The Department of Immunology and Infectious Diseases (IID) at the Harvard School of Public Heatlh focuses on HIV/AIDS, tuberculosis, malaria, parasitology and immunology. Researchers in the Department’s 15 labs study the biological, immunological, epidemiological, and ecological aspects of viral, bacterial, protozoan and helminthic diseases of animal and humans and the vectors that transmit some of these infectious agents.
Researchers and the students working with them explore pathogenic mechanisms that may lead to better diagnostic tools, the development of vaccines and other interventions for prevention and control of infection and disease, and the identification of new targets for antiviral and antiparasitic drugs. Laboratory-based research within the school is supplemented by field-based studies of epidemiological and ecological aspects of infectious disease transmission and control. Diseases of developing countries are emphasized.
The mission of the Harvard University Center for AIDS Research (HU CFAR) is to expand, promote, and facilitate collaborative, multidisciplinary activities in AIDS research among CFAR members and their colleagues throughout Harvard Medical School and across the University, in order to help end the pandemic.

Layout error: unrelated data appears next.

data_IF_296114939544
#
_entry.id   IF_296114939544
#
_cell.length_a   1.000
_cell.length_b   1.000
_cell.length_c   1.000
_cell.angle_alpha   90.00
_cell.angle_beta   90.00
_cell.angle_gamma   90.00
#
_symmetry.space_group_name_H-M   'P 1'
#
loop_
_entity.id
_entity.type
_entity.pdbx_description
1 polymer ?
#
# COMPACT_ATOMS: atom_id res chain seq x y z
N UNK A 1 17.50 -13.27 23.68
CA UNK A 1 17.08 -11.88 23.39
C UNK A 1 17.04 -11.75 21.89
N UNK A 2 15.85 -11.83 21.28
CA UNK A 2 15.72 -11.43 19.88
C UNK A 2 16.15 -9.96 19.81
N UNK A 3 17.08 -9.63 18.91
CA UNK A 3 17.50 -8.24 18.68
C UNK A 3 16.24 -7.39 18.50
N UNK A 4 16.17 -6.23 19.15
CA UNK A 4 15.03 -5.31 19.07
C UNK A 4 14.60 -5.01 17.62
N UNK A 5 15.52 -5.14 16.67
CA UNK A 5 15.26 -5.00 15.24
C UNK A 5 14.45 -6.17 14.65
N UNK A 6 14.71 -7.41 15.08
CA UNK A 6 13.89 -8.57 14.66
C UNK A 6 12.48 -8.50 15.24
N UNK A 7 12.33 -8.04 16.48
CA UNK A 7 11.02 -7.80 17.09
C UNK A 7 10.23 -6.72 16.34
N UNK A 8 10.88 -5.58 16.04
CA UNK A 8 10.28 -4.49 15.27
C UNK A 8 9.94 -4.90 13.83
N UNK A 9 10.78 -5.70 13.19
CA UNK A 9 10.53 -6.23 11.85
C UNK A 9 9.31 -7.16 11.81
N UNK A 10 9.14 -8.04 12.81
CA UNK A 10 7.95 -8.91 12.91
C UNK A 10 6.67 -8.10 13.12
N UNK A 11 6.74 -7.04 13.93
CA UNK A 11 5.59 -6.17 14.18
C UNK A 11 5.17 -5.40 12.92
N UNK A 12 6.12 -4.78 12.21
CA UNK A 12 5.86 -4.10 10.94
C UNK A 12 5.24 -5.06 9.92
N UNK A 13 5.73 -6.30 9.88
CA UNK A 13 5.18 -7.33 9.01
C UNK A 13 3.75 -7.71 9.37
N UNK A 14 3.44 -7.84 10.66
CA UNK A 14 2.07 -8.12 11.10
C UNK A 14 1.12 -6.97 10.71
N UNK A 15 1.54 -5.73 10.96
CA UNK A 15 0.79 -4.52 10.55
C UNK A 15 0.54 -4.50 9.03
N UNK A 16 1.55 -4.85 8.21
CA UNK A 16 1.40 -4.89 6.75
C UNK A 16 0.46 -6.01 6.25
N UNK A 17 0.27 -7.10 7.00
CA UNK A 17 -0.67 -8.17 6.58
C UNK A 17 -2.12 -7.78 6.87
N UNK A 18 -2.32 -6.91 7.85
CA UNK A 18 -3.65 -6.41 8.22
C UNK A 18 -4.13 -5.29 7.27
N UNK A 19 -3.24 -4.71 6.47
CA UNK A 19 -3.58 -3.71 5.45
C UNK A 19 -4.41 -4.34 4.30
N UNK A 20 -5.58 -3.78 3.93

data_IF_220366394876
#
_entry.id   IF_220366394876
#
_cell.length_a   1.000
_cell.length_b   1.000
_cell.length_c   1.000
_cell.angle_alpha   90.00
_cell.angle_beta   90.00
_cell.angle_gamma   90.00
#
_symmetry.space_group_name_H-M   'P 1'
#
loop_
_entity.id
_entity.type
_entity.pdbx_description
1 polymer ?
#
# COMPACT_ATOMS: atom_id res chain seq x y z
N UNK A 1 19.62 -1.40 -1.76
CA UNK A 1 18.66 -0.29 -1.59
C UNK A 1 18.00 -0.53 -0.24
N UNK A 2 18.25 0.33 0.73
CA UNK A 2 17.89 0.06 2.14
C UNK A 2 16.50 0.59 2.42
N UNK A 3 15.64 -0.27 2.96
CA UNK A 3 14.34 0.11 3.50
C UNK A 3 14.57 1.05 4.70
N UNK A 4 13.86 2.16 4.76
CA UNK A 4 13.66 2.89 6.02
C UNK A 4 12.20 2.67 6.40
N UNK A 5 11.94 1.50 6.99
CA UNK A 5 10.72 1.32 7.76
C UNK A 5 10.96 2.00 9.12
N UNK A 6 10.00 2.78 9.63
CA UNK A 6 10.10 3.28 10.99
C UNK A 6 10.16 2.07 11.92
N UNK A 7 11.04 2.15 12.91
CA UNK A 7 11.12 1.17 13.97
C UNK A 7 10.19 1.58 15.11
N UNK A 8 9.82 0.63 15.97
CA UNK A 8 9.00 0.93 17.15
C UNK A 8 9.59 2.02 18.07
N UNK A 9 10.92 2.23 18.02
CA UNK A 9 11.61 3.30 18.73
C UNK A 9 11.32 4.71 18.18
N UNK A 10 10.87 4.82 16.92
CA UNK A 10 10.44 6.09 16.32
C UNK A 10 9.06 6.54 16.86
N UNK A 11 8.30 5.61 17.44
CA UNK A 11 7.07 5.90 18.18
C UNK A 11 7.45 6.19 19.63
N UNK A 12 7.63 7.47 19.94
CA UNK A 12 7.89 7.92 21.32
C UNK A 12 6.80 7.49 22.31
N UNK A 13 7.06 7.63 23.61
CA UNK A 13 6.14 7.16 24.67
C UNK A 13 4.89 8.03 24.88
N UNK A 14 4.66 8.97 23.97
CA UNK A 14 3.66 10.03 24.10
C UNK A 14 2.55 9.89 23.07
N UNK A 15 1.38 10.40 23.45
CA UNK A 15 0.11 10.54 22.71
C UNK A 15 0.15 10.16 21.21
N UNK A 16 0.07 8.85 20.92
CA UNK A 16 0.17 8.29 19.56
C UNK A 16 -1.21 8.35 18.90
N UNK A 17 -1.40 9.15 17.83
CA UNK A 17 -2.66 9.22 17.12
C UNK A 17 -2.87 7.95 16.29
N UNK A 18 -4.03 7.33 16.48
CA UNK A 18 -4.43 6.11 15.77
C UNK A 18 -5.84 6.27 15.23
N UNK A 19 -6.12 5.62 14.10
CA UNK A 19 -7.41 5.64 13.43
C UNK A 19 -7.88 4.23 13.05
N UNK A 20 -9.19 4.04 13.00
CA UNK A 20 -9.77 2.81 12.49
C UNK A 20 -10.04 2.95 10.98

Harvard and its affiliated institutions have conducted an extraordinary breadth and depth of investigations in AIDS and related fields of research. Activities among the 144 NIH-funded HU investigators doing AIDS-related research activities include studies of molecular virology, pathogenesis, host immune responses, epidemiology, treatment, vaccines and prevention, to which Harvard investigators have made consistent, high-impact contributions.
The Harvard Initiative for Global Health (HIGH) aims to increase the number of students embarking on global health professions, develop new and innovative solutions to the vital problems of global health, and support inter-faculty research efforts in the critical areas of inquiry necessary to address today’s global health challenges.
In November 2000, the Bill and Melinda Gates Foundation awarded the Harvard School of Public Health with $25 million to create the AIDS Prevention Initiative in Nigeria (APIN). In partnership with government agencies, universities, and nongovernmental organizations in Nigeria, APIN strives to reduce the rate of growth of Nigeria’s HIV epidemic—and ultimately reverse its course.
In 2003, Dr. Phyllis Kanki prepared the successful grant application for the Harvard PEPFAR, “Rapid Expansion of Antiretroviral Therapy Program,” for which she has served as principal investigator since March 2004. In its first year, this program initiated high-quality treatment and care programs in six sites in Nigeria and five sites in Tanzania. In Botswana, in response to the Government of Botswana and the USG-Botswana Core Team, PEPFAR activities have focused on development of the Master Clinical Trainer Corps, which provide critical training to health care providers in antiretroviral treatment sites throughout the country. The PEPFAR program in Botswana has sought to establish a strong monitoring and evaluation system that will provide ready access to program evaluation parameters for the country’s national antiretroviral treatment program.